It’s not trite, this waking to wonder, giving thanks for all this.

Thanks isn’t shallow Pollyanna-ism.  Didn’t Chesterton suggest that?

“I would maintain that thanks are the highest form of thought, and that gratitude is happiness doubled by wonder.”

And I wonder if this is why thanks is the highest form of thought–because this is always the right order of things: Us laid low.  Before God on High.

Ann Voskamp

“Thanks isn’t shallow Pollyanna-ism.”

My dear, sweet husband occasionally points out to me my tendency toward negativity.  I call it realism.  You know the bit.  I’m not a Pollyanna.  I don’t want to be a Pollyanna, I say.  Naive.  That’s what it is.

A few weeks ago, we were sitting in our living room on a Saturday.  My favorite day–when we’re all together.  Chris looked out the window and said, “Is it snowing?!”  You have to understand that I keep up with my weather app like it’s my job.  For it to be snowing and me to not know it was coming is rare.  Sure enough, it was snowing.  I got so excited.  I love snow.  “It’s going to stick, I know it!”  Chris wasn’t so sure.  “Why do you always have to be so negative about snow?” I asked in frustration.  Then it hits me.  And him.  I’m more than willing to be overly and unrealistically positive when it comes to snow.  Why only snow?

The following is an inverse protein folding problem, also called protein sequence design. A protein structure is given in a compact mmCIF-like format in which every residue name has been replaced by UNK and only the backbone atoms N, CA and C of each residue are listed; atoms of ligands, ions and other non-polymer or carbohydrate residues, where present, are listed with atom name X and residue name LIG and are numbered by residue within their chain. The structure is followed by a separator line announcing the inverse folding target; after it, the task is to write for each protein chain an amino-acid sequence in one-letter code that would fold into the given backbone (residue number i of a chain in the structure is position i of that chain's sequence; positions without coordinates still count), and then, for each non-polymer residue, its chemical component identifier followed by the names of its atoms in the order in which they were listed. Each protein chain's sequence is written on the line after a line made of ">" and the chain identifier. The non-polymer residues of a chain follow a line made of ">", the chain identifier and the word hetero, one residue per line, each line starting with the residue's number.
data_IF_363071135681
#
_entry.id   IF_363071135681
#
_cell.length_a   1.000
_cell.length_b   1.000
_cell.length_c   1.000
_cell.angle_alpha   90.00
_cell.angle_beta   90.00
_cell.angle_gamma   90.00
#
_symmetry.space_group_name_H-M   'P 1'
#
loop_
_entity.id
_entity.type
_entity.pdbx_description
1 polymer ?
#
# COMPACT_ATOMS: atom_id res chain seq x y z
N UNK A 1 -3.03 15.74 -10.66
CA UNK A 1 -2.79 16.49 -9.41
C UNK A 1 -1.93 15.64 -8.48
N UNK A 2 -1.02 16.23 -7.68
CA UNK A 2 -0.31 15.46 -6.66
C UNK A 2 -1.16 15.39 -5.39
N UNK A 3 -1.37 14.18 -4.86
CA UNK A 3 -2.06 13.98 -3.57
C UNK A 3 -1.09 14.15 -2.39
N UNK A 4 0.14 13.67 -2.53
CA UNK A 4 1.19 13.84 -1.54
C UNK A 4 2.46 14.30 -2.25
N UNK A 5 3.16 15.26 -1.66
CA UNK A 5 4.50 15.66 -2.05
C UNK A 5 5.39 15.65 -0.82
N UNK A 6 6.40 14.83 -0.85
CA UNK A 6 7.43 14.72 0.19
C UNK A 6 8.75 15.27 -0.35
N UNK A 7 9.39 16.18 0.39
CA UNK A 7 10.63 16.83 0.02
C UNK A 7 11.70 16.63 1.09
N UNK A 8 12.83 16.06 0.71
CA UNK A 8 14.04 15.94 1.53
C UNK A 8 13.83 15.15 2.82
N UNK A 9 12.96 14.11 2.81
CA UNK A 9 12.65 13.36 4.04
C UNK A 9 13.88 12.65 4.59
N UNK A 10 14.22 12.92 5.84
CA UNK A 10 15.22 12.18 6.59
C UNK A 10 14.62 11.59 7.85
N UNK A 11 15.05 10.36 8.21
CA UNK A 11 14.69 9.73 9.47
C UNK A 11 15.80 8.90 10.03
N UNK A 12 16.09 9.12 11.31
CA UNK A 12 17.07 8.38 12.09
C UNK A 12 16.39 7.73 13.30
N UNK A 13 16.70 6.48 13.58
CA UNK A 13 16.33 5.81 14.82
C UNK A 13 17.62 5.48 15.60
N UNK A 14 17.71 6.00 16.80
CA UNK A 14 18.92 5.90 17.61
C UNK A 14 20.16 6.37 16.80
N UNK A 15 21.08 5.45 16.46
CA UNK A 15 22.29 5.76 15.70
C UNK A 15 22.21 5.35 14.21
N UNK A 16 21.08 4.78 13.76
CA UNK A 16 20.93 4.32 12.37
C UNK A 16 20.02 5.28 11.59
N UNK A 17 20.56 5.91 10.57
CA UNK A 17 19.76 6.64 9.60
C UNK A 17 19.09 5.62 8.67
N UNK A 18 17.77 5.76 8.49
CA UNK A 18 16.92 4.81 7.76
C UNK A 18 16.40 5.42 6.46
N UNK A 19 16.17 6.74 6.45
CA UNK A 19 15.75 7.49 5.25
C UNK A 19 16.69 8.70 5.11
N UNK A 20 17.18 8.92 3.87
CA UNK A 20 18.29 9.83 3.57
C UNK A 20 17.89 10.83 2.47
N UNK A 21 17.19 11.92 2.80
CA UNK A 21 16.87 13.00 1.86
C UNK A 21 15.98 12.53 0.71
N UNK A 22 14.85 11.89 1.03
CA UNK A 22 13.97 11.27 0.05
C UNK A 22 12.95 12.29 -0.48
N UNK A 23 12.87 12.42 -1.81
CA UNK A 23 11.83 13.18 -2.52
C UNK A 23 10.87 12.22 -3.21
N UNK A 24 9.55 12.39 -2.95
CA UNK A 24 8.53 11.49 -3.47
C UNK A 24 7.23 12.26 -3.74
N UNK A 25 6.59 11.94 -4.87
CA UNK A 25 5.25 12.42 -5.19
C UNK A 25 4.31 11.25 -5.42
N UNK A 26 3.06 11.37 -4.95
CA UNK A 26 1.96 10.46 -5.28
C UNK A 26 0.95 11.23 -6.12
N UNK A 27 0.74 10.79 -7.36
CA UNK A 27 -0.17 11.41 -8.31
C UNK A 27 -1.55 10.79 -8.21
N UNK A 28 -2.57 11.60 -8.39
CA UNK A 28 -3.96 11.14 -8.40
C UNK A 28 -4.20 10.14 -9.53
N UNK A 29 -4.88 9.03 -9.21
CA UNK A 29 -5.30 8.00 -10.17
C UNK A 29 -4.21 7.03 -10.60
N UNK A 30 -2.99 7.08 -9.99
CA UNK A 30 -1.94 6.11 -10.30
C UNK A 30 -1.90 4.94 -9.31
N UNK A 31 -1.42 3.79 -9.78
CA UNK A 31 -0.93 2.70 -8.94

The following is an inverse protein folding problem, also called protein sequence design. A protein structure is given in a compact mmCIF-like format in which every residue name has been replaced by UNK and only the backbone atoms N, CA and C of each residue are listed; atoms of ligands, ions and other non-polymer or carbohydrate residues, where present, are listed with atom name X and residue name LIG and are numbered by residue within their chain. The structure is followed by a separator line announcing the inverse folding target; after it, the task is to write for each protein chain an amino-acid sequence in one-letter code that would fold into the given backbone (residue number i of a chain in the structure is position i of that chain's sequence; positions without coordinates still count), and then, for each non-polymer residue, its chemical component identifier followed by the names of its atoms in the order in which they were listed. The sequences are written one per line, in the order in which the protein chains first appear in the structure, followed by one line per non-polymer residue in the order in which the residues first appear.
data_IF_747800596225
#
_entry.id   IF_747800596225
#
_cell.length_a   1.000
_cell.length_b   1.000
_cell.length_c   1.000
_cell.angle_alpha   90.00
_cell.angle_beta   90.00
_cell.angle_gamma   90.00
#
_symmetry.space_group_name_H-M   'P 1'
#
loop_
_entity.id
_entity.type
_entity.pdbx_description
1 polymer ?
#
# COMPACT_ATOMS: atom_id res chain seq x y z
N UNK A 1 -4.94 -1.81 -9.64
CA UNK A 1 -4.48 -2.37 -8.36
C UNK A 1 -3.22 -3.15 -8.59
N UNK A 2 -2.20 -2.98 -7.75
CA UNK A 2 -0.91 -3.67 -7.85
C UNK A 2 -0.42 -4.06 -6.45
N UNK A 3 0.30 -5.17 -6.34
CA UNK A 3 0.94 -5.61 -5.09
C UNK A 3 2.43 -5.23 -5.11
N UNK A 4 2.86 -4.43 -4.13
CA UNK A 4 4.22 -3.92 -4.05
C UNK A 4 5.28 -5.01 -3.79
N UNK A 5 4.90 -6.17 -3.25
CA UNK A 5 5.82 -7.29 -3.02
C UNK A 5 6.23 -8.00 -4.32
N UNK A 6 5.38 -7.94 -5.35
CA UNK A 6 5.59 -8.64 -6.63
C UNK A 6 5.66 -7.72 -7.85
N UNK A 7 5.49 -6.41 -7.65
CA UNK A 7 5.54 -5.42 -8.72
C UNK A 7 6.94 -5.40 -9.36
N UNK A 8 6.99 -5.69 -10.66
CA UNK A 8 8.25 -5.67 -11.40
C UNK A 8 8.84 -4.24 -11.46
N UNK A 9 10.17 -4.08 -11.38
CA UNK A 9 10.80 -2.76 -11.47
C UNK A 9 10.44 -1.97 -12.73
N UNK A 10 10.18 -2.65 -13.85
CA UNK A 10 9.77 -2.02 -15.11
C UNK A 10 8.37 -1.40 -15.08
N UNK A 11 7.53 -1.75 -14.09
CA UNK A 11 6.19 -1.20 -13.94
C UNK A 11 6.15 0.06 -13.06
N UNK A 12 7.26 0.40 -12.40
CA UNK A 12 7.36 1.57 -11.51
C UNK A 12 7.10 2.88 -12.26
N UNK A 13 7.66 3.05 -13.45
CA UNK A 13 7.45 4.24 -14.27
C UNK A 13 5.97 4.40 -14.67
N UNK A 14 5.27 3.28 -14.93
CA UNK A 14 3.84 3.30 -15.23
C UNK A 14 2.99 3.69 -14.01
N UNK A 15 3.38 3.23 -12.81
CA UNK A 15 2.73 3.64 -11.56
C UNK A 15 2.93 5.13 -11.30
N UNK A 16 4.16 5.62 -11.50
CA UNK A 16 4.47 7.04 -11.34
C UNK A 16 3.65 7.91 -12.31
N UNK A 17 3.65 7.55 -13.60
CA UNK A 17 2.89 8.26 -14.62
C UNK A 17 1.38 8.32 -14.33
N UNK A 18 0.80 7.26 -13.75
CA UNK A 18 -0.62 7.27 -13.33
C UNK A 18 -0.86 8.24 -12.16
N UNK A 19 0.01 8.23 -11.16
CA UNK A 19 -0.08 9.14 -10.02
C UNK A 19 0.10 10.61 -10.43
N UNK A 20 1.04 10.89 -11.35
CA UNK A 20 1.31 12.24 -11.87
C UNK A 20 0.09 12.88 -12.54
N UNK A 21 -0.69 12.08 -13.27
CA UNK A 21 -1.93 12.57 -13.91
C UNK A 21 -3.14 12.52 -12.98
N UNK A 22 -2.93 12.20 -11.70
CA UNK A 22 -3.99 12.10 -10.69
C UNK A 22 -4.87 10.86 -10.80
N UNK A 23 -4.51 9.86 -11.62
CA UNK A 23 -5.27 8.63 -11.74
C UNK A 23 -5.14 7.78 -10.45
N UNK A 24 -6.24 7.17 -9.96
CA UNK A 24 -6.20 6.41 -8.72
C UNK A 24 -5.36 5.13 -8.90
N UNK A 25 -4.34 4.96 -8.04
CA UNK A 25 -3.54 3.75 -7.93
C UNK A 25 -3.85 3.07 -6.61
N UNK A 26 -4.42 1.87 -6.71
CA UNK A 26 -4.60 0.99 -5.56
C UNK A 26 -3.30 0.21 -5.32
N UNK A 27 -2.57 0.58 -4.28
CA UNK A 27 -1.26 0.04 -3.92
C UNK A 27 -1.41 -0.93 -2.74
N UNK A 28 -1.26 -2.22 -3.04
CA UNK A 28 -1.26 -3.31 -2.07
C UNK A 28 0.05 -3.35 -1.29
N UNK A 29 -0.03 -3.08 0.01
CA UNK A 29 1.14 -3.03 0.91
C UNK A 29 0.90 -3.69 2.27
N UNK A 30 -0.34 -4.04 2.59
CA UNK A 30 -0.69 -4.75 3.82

When I started Ann Voskamp’s “One Thousand Gifts” daily devotional book, I was excited, but skeptical.  Ann writes in a way that my brain doesn’t usually operate.  It was right after I had been explaining to Chris this disconnect with her writing that I opened the book and was blown away.  Oh, sweet Jesus.  He works that way, you know.  My brain can operate that way–it just hasn’t in a while.

Ann challenges us to be thankful.  To find joy and grace and beauty in the mundane.  To recognize that being thankful in the little things isn’t being a Pollyanna–it’s being like a child–ever filled with wonder.

And the Kingdom belongs to such as these.

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